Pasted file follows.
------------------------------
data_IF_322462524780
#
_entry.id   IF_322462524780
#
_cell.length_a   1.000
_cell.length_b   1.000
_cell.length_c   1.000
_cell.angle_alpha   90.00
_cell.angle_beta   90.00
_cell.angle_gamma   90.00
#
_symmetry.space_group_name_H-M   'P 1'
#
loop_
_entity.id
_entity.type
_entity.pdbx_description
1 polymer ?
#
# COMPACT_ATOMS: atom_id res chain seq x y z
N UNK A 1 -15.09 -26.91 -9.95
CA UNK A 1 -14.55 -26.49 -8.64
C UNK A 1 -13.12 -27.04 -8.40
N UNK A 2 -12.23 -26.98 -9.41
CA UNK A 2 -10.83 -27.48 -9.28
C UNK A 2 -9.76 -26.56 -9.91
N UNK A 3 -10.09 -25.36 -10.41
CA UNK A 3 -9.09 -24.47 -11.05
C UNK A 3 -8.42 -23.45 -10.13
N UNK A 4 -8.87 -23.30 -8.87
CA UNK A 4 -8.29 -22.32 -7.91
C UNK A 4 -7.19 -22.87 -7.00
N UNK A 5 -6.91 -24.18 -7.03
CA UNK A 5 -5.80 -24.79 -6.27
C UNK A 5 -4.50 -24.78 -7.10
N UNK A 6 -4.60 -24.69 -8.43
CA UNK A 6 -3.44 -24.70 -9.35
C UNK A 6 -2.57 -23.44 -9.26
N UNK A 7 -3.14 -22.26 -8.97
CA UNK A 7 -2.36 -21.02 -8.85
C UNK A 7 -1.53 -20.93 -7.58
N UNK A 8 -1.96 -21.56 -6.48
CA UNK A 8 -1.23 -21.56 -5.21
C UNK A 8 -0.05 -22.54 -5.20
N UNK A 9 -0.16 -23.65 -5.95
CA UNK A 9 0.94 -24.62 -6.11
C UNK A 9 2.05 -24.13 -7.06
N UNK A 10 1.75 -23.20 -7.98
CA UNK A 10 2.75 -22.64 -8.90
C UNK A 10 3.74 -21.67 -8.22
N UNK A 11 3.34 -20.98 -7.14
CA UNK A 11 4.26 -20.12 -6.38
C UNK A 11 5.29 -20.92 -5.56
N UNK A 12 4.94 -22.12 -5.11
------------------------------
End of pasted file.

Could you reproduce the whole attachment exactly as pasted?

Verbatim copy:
data_IF_322462524780
#
_entry.id   IF_322462524780
#
_cell.length_a   1.000
_cell.length_b   1.000
_cell.length_c   1.000
_cell.angle_alpha   90.00
_cell.angle_beta   90.00
_cell.angle_gamma   90.00
#
_symmetry.space_group_name_H-M   'P 1'
#
loop_
_entity.id
_entity.type
_entity.pdbx_description
1 polymer ?
#
# COMPACT_ATOMS: atom_id res chain seq x y z
N UNK A 1 -15.09 -26.91 -9.95
CA UNK A 1 -14.55 -26.49 -8.64
C UNK A 1 -13.12 -27.04 -8.40
N UNK A 2 -12.23 -26.98 -9.41
CA UNK A 2 -10.83 -27.48 -9.28
C UNK A 2 -9.76 -26.56 -9.91
N UNK A 3 -10.09 -25.36 -10.41
CA UNK A 3 -9.09 -24.47 -11.05
C UNK A 3 -8.42 -23.45 -10.13
N UNK A 4 -8.87 -23.30 -8.87
CA UNK A 4 -8.29 -22.32 -7.91
C UNK A 4 -7.19 -22.87 -7.00
N UNK A 5 -6.91 -24.18 -7.03
CA UNK A 5 -5.80 -24.79 -6.27
C UNK A 5 -4.50 -24.78 -7.10
N UNK A 6 -4.60 -24.69 -8.43
CA UNK A 6 -3.44 -24.70 -9.35
C UNK A 6 -2.57 -23.44 -9.26
N UNK A 7 -3.14 -22.26 -8.97
CA UNK A 7 -2.36 -21.02 -8.85
C UNK A 7 -1.53 -20.93 -7.58
N UNK A 8 -1.96 -21.56 -6.48
CA UNK A 8 -1.23 -21.56 -5.21
C UNK A 8 -0.05 -22.54 -5.20
N UNK A 9 -0.16 -23.65 -5.95
CA UNK A 9 0.94 -24.62 -6.11
C UNK A 9 2.05 -24.13 -7.06
N UNK A 10 1.75 -23.20 -7.98
CA UNK A 10 2.75 -22.64 -8.90
C UNK A 10 3.74 -21.67 -8.22
N UNK A 11 3.34 -20.98 -7.14
CA UNK A 11 4.26 -20.12 -6.38
C UNK A 11 5.29 -20.92 -5.56
N UNK A 12 4.94 -22.12 -5.11